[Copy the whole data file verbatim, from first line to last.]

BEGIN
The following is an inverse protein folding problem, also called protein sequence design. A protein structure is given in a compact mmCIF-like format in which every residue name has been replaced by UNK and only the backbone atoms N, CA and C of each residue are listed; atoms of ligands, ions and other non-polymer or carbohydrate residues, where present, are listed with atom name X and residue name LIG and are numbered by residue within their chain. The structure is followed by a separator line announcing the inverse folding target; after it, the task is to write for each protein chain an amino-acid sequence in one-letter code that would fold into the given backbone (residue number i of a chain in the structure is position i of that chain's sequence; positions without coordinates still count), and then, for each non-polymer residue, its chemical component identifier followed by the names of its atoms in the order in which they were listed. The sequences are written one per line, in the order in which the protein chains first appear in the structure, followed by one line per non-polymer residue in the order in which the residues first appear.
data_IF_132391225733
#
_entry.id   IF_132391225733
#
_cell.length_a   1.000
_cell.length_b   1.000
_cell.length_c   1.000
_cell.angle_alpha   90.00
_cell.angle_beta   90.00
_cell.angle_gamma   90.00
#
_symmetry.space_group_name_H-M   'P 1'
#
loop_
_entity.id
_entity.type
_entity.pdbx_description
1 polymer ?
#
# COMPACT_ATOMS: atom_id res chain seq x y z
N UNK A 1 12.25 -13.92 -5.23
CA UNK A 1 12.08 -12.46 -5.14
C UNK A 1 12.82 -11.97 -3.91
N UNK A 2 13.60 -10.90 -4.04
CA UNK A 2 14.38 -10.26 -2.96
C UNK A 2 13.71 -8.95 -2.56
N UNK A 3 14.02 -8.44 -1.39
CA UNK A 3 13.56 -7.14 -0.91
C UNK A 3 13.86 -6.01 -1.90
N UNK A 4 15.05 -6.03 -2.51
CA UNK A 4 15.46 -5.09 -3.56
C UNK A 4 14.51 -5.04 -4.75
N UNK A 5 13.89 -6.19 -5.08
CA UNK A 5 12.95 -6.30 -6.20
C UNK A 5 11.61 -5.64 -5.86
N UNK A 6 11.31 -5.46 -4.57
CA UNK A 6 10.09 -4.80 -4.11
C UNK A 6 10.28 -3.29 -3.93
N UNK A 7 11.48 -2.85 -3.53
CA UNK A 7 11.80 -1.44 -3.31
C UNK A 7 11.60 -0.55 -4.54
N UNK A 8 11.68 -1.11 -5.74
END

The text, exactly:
The following is an inverse protein folding problem, also called protein sequence design. A protein structure is given in a compact mmCIF-like format in which every residue name has been replaced by UNK and only the backbone atoms N, CA and C of each residue are listed; atoms of ligands, ions and other non-polymer or carbohydrate residues, where present, are listed with atom name X and residue name LIG and are numbered by residue within their chain. The structure is followed by a separator line announcing the inverse folding target; after it, the task is to write for each protein chain an amino-acid sequence in one-letter code that would fold into the given backbone (residue number i of a chain in the structure is position i of that chain's sequence; positions without coordinates still count), and then, for each non-polymer residue, its chemical component identifier followed by the names of its atoms in the order in which they were listed. The sequences are written one per line, in the order in which the protein chains first appear in the structure, followed by one line per non-polymer residue in the order in which the residues first appear.
data_IF_132391225733
#
_entry.id   IF_132391225733
#
_cell.length_a   1.000
_cell.length_b   1.000
_cell.length_c   1.000
_cell.angle_alpha   90.00
_cell.angle_beta   90.00
_cell.angle_gamma   90.00
#
_symmetry.space_group_name_H-M   'P 1'
#
loop_
_entity.id
_entity.type
_entity.pdbx_description
1 polymer ?
#
# COMPACT_ATOMS: atom_id res chain seq x y z
N UNK A 1 12.25 -13.92 -5.23
CA UNK A 1 12.08 -12.46 -5.14
C UNK A 1 12.82 -11.97 -3.91
N UNK A 2 13.60 -10.90 -4.04
CA UNK A 2 14.38 -10.26 -2.96
C UNK A 2 13.71 -8.95 -2.56
N UNK A 3 14.02 -8.44 -1.39
CA UNK A 3 13.56 -7.14 -0.91
C UNK A 3 13.86 -6.01 -1.90
N UNK A 4 15.05 -6.03 -2.51
CA UNK A 4 15.46 -5.09 -3.56
C UNK A 4 14.51 -5.04 -4.75
N UNK A 5 13.89 -6.19 -5.08
CA UNK A 5 12.95 -6.30 -6.20
C UNK A 5 11.61 -5.64 -5.86
N UNK A 6 11.31 -5.46 -4.57
CA UNK A 6 10.09 -4.80 -4.11
C UNK A 6 10.28 -3.29 -3.93
N UNK A 7 11.48 -2.85 -3.53
CA UNK A 7 11.80 -1.44 -3.31
C UNK A 7 11.60 -0.55 -4.54
N UNK A 8 11.68 -1.11 -5.74